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Allianz and Afloat - Supporting Irish Boating

Ireland's sailing, boating & maritime magazine

Dublin Bay Boating News and Information

Displaying items by tag: Jack Dorney

#Rowing: The Afloat Rowers of the Month for May are the Ireland men’s junior coxed four which took silver at the European Junior Regatta in Essen, Germany. The crew of Matthew Gallagher (St Joseph’s), James O’Donovan (Castleconnell), Jack Dorney (Shandon), John Kearney (Cork) and cox Leah O’Regan (Shandon) gave gold medallists Germany a real battle, and were just three tenths of a second behind at the finish.

 It was a good month for Irish crews in overseas regattas. Molly Curry of Coleraine GS – who won the Afloat Rower of the Month for February – had a remarkable win in the Championships Single Sculls at the National Schools Regatta on Dorney Lake. St Michael’s and Enniskillen also shone in a strong Irish contingent.

At home Commercial and UCD engaged in two fierce contests in the men’s eight at both Skibbereen and Metro Grand League Regatta. Commercial came out on top by small margins in both races.

Rower of the Month awards: The judging panel is made up of Liam Gorman, rowing correspondent of The Irish Times and David O'Brien, Editor of Afloat magazine. Monthly awards for achievements during the year will appear on afloat.ie. Keep a monthly eye on progress and watch our 2019 champions list grow.

Published in Rower of Month

#Rowing: Jack Dorney of Shandon and Margaret Cremen of Lee were the overall winners of the Cork Sculling Ladder. The presentations will take place this Thursday (January 31st) at Cork Boat Club. The Ladder is sponsored by Argos Fire.

Cork Sculling Ladder - Overall Winner :  (1) Jack Dorney  -  Shandon Boat Club.

 Women’s Overall Winner: (13) Margaret Cremen  -  Lee Rowing Club  (retained)

Section Winners

 

Men

 

Jack Dorney  -  Shandon Boat Club, Open, Intermediate, Club 1, Club 2, Junior 18 and Junior 16 

Jack Kiely  -  Lee Rowing Club, Novice

Peter Leonard  -  Cork Boat Club, Junior 15 and Junior 14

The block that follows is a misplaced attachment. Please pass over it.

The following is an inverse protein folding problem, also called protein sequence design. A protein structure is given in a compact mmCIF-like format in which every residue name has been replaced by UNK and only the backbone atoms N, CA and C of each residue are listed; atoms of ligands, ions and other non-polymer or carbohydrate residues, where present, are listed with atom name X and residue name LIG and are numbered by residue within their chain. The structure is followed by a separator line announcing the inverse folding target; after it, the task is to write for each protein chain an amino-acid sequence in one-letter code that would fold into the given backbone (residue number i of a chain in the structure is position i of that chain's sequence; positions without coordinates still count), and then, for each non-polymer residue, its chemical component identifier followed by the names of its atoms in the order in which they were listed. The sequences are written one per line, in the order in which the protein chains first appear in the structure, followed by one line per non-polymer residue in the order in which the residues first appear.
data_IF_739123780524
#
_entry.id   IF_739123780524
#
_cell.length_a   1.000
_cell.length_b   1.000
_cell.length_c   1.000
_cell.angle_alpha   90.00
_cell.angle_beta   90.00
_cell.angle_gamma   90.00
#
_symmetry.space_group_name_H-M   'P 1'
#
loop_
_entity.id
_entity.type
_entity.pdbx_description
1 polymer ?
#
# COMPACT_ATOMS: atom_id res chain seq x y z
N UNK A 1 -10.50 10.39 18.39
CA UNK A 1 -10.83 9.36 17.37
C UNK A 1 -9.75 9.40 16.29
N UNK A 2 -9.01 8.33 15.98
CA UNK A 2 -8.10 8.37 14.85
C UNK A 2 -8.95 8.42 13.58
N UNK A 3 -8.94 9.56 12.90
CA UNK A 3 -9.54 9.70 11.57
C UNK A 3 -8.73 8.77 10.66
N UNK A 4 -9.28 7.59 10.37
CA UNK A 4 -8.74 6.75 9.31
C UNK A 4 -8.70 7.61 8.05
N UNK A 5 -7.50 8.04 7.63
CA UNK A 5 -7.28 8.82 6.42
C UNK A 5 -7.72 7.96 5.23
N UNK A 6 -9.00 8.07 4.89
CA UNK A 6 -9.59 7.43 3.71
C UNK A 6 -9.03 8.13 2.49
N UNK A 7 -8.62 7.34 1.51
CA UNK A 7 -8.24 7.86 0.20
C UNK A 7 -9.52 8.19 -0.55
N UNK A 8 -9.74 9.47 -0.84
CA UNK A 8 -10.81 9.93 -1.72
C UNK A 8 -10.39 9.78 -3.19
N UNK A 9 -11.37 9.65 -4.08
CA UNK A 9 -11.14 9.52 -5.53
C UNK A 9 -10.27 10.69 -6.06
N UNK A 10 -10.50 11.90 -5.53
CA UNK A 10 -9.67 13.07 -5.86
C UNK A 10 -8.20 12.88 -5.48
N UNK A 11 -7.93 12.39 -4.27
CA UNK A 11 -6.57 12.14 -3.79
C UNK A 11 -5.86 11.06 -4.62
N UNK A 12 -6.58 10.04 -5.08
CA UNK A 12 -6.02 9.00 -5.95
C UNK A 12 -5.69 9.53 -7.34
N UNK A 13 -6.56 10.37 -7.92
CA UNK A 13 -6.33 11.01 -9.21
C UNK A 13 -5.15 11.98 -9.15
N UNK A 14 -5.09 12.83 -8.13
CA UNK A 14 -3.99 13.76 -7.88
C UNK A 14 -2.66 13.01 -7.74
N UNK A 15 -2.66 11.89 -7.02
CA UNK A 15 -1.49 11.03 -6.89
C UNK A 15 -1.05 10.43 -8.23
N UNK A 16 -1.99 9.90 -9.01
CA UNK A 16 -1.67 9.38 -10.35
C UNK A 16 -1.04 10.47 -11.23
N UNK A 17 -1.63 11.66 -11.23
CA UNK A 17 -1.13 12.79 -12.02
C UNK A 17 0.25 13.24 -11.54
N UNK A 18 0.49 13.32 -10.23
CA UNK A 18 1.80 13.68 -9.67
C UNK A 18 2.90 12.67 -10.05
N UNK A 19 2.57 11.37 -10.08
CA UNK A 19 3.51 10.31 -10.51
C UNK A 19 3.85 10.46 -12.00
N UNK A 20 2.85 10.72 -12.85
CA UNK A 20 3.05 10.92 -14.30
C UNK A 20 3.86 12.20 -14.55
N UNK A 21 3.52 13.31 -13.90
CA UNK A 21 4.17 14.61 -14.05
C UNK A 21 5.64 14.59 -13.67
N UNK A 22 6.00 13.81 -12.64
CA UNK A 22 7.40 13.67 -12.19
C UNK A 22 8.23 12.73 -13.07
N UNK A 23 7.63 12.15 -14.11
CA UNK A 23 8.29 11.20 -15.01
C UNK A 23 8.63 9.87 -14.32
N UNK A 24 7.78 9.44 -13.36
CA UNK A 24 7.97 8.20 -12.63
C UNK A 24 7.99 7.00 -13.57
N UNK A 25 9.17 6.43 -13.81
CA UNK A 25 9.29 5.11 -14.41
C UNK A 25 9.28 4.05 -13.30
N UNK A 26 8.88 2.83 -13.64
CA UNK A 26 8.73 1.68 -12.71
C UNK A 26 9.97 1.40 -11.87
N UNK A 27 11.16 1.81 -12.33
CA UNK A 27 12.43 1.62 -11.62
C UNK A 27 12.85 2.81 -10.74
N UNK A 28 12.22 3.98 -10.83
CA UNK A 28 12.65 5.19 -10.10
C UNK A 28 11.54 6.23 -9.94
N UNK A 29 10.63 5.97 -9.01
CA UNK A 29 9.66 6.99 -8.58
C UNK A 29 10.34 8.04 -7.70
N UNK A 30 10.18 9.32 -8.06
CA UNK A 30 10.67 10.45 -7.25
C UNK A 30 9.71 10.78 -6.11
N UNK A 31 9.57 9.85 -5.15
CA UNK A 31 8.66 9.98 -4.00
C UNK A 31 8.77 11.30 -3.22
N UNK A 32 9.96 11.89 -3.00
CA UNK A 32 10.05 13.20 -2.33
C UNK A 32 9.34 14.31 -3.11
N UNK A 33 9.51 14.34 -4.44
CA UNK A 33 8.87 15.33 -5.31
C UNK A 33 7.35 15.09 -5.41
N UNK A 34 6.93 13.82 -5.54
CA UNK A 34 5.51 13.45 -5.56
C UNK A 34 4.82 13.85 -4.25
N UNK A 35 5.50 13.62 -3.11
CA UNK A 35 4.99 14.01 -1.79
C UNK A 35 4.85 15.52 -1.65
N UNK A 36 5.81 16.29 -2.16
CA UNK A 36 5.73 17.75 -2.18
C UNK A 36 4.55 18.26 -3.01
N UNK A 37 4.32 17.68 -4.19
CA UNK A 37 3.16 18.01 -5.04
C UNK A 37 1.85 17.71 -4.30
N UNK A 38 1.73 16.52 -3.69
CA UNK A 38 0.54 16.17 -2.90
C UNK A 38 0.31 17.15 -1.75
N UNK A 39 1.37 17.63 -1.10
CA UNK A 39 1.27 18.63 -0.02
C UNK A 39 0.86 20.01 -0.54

David Ross – Chu  -  Shandon Boat Club, Junior 13

Cian Dunlop  -  Lee Rowing Club, Junior 12

Donal Smith  -  Shandon Boat Club, Masters A & B

Henrik Merz  -  Shandon Boat Club, Masters C

John O’Neill  -  Shandon Boat Club, Masters D

Tony Corcoran  -  Lee Valley Rowing Club, Masters E, F, G & H

 

Women

 

Margaret Cremen  -  Lee Rowing Club, Open, Intermediate and Junior 18

Aoife Lynch  -  Lee Rowing Club, Club 1, Junior 16 and Junior 15

Claragh O’Sullivan  -  Cork Boat Club, Club 2

Maeve Coakley  -  Lee Rowing Club, Novice

Jennifer Forde  -  Shandon Boat Club, Junior 14

Isobel McElwain  -  Lee Rowing Club, Junior 13

Emer Hannon  -  Lee Rowing Club, Junior 12

Jessica Legresly  -  Shandon Boat Club, Masters A & B

Vivian Kelleher  -  Lee Rowing Club, Masters C

Liz Buckley  -  Lee Rowing Club, Masters D

Published in Rowing

#Rowing: Ireland just missed out on a place in the A/B semi-finals of the junior men’s quadruple at the World Junior Championships in Racice, Czech Republic. The crew of Luke Hayes Nally, Alex Byrne, Jack Dorney and Jack Keating finished third to Denmark and Chile, with just two boats going on; the race was fast, setting a new record for this event at a World Junior Championships.

 Chile had led through most of the race, with Denmark never far away. Ireland moved into a clear third place. In the final 300 metres Denmark charged into the lead and flew away from Chile. Ireland did their best to catch Chile, but the South Americans kept their nerve well and held on to the crucial second spot by a length.  

 Ireland go to the C/D Semi-Finals. Earlier the women's junior pair of Eliza O'Reilly and Gill McGirr had qualified for the A/B Semi-Finals.

World Junior Rowing Championships, Racice, Czech Republic (Selected Results)

Men

Quadruple – Repechage Two (First Two to A/B Semi-Finals; rest to C/D Semi-Finals): 1 Denmark 5:52.45, 2 Chile 5:56.25; 3 Ireland (L Hayes Nally, A Byrne, J Dorney, J Keating) 5:58.73.

Women

Pair – Repechage (First Three to A/B Semi-Final; rest to C Final): 1 France 7:25.97, 2 Hungary 7:29.32, 3 Ireland (E O’Reilly, G McGirr) 7:31.49.

Published in Rowing

#Rowing: The under-23 lightweight pair of David O’Malley and Shane Mulvaney were the most emphatic of winners on the first day of the Ireland trial at the National Rowing Centre in Cork, while Philip Doyle won the men’s single sculls – in the absence of Queen’s University clubmate Sam McKeown, who has gone to the British system.

Emily Hegarty and Aifric Keogh teamed up well in a women’s pair and Monika Dukarska was untroubled in a fine win in the women’s single sculls. Sanita Puspure is overcoming a back injury and Aileen Crowley, who has partnered Keogh in a pair, has tendonitis. Denise Walsh has tonsilitis.

Andrew Goff was the best of a talented, ambitious, group of lightweight single single scullers.

The junior ranks were vibrant and drew praise from Ireland high performance director Antonio Maurogiovanni. Fermoy’s Eliza O’Reilly and Gill McGirr confirmed their preeminence in the women’s pair, while Enniskillen’s Odhran Donaghy and Nathan Timoney were the best junior men’s pair. Aoibhinn Keating of Skibbereen was the top junior women’s sculler and Jack Dorney looked strong as he raced away to win the junior men’s single.

Ireland Assessment, National Rowing Centre (Selected Results; senior results not published)

Men – Junior